Podcast recommendation: introduction to the historical Jesus in context

I was remiss in not sooner noting the recent completion of a podcast series by York University’s Philip Harland. It’s a recently completed set of fourteen lectures on many of the issues surrounding historical Jesus studies entitled The Historical Jesus in context.

Those brought up never questioning any aspect of the New Testament’s historicity should find it interesting to see how an historian approaching those texts without a presupposition of their divinely ensured accuracy, that is, as an ancient text, will evaluate the evidence about Jesus. (Hint: this type of historian won’t exactly come to the same conclusions as Josh McDowell or Lee Strobel!) This series is invaluable for giving you a glimpse into the ways that students of academic historical study approach the subjects of their inquiry, shedding some light on the kinds of historical information scholars find most compelling and the various ways of weighing evidence, in this case the evidence of the New Testament.

The series examines the evidence for Jesus as messianic figure, Jesus as apocalyptic prophet, Jesus as exorcist, and several other aspects of Jesus’ ministry that we find in the Gospels, attempting to situate him amongst other known religious leaders and groups in first century Judea. It will no doubt trouble some conservative listeners to realize the similarities between Jesus and other Jewish prophets, exorcists, and would-be Messiahs from the period, but I leave more aware of how astounding and suggestive the success of this particular peasant from backwoods Nazareth actually was.

I wish more instructors and professors would find ways of publishing their lectures for such wide consumption. It’s supposed to be fairly easy, I hear!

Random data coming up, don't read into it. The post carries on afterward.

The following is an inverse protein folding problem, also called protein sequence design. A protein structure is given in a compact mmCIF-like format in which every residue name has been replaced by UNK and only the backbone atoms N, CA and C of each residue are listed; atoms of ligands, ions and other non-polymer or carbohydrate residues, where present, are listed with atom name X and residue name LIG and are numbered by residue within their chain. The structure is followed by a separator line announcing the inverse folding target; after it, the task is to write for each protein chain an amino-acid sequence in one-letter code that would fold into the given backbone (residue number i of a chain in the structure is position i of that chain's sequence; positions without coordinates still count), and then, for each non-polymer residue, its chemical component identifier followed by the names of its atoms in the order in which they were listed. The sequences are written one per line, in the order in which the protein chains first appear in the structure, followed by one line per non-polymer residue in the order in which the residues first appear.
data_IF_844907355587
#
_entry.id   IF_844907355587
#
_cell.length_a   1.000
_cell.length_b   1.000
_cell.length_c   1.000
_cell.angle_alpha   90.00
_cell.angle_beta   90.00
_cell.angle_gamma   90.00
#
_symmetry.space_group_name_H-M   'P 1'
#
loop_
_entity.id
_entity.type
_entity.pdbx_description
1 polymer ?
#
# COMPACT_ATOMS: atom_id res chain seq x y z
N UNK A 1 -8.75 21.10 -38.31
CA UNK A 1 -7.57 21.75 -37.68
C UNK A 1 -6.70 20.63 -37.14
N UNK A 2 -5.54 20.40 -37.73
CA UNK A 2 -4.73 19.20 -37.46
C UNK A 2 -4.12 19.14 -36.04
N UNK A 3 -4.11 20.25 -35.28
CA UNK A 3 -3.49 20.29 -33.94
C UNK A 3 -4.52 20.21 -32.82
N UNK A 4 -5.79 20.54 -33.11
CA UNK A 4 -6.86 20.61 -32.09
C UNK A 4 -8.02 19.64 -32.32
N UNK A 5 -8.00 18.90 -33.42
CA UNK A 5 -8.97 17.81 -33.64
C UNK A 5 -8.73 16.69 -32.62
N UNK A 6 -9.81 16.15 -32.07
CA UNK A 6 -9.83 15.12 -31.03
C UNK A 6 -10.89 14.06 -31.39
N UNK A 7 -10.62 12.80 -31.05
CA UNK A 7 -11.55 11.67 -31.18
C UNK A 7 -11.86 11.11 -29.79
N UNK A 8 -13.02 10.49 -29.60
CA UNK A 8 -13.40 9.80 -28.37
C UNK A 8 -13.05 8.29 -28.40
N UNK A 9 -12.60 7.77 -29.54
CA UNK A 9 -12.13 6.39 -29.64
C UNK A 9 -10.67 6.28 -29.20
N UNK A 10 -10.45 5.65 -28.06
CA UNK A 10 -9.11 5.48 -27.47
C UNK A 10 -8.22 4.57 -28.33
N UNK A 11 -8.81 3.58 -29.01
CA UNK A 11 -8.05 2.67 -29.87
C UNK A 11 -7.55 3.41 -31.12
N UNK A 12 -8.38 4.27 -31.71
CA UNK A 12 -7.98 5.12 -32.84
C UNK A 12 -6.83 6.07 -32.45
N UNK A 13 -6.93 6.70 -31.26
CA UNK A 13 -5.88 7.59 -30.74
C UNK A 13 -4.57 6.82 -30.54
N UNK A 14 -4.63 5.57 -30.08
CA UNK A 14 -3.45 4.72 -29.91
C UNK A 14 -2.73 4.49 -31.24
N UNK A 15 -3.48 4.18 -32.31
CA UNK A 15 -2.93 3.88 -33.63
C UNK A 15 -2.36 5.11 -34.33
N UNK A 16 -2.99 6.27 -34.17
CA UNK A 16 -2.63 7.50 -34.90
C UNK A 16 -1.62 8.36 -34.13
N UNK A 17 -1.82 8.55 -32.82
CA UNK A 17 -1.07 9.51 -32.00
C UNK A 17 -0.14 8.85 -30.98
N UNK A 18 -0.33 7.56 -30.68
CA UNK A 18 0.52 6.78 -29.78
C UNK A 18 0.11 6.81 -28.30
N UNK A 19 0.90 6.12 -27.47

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  • Thanks for pointing this out! I’m definitely taking advantage of it.

  • imarriedaxtian

    Hi Steve,

    You might want to explore iTune University if you wish to look for more podcast (even videos) materiel on the Historical Jesus. I found these two gems there:

    A) Introduction to New Testament History and Literature by Dale Martin (Open Yale Courses)

    B) Historical Jesus by Thomas Sheehan (Stanford University)

    These two are well respected scholars in the mould of Bart Ehrman. Thomas Sheehan even wrote a book on the historical Jesus that have recently been released into the public domain.

    There are also offerings from more conservative institutions such as Fuller Theological Seminar, if your readers are so inclined.

    Grace and Peace

    • Good to see you here!

      I was familiar with Dale Martin’s iTunes stuff, but I hadn’t found Thomas Sheehan’s. I’ll have to check it out. When you say they’re “in the mould of Bart Ehrman”, I’m not sure what you mean. Ehrman’s more of a textual scholar than a historical Jesus scholar: he bugs me a bit because his stuff seems to be more energized by an attempt to debunk rather than offer much of a compelling alternative picture. Dale Martin struck me the same way: deconverts who want to convert. This isn’t to say that what they have to say is not correct or interesting, but what I find most helpful about Harland’s stuff, as well as what I’ve seen from Allison, is that it’s not telling us what not to believe as much as it is a dispassionate study of what we can know and how to come across it.